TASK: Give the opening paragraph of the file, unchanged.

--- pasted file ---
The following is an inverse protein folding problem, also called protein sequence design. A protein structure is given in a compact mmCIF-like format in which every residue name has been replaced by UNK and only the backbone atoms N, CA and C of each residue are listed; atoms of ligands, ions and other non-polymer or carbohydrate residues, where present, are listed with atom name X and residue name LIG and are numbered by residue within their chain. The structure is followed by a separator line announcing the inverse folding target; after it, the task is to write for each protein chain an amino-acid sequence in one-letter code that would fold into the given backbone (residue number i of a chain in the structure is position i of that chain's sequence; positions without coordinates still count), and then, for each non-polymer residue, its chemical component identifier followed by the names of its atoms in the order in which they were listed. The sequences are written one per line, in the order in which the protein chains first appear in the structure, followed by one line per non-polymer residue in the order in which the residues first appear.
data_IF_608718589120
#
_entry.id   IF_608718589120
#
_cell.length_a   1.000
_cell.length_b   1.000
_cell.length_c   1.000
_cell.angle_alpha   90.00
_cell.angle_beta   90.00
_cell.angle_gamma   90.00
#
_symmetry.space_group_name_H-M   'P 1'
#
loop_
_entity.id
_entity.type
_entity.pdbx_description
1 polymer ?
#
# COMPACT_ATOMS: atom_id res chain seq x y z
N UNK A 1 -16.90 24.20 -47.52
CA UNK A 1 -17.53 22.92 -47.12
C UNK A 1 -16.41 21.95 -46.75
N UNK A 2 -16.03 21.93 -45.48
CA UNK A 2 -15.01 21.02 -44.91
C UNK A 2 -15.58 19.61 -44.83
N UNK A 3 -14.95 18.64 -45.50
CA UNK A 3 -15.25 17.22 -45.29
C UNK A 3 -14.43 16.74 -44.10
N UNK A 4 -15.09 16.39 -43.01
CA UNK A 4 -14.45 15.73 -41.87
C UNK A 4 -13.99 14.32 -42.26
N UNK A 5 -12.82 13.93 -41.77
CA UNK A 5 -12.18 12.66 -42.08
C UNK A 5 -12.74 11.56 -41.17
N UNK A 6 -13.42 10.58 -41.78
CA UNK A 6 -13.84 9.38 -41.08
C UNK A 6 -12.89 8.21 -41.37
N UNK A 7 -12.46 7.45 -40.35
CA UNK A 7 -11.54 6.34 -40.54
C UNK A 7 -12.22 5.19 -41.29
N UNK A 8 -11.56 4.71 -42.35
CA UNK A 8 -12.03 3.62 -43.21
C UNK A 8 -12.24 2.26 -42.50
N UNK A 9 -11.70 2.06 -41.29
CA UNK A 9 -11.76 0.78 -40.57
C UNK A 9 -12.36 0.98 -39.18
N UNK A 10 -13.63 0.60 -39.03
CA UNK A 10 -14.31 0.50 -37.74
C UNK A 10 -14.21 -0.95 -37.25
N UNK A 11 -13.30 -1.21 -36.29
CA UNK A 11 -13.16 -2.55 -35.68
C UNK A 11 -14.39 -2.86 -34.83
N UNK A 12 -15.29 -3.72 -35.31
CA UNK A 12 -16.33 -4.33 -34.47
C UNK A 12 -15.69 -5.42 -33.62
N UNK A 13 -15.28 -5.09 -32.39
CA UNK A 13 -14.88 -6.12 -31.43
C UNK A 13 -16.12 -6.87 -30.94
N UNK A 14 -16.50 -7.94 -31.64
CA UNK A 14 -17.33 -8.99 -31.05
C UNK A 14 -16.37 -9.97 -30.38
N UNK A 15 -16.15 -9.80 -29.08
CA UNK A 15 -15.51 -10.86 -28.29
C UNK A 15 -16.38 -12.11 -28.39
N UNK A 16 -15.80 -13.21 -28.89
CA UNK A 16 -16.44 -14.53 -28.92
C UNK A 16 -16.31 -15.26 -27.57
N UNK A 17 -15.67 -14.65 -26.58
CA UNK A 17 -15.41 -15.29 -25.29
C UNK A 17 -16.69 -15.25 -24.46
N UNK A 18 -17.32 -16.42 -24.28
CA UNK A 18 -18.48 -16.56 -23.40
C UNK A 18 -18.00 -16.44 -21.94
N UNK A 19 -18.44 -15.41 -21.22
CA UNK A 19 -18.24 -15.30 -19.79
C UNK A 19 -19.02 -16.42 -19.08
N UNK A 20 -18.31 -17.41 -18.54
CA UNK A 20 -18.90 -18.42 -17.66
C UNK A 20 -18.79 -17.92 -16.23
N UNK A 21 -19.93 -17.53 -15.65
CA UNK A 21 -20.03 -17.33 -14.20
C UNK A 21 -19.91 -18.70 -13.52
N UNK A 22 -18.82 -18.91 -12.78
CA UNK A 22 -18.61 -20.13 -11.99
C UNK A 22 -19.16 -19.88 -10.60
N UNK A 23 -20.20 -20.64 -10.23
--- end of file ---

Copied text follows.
The following is an inverse protein folding problem, also called protein sequence design. A protein structure is given in a compact mmCIF-like format in which every residue name has been replaced by UNK and only the backbone atoms N, CA and C of each residue are listed; atoms of ligands, ions and other non-polymer or carbohydrate residues, where present, are listed with atom name X and residue name LIG and are numbered by residue within their chain. The structure is followed by a separator line announcing the inverse folding target; after it, the task is to write for each protein chain an amino-acid sequence in one-letter code that would fold into the given backbone (residue number i of a chain in the structure is position i of that chain's sequence; positions without coordinates still count), and then, for each non-polymer residue, its chemical component identifier followed by the names of its atoms in the order in which they were listed. The sequences are written one per line, in the order in which the protein chains first appear in the structure, followed by one line per non-polymer residue in the order in which the residues first appear.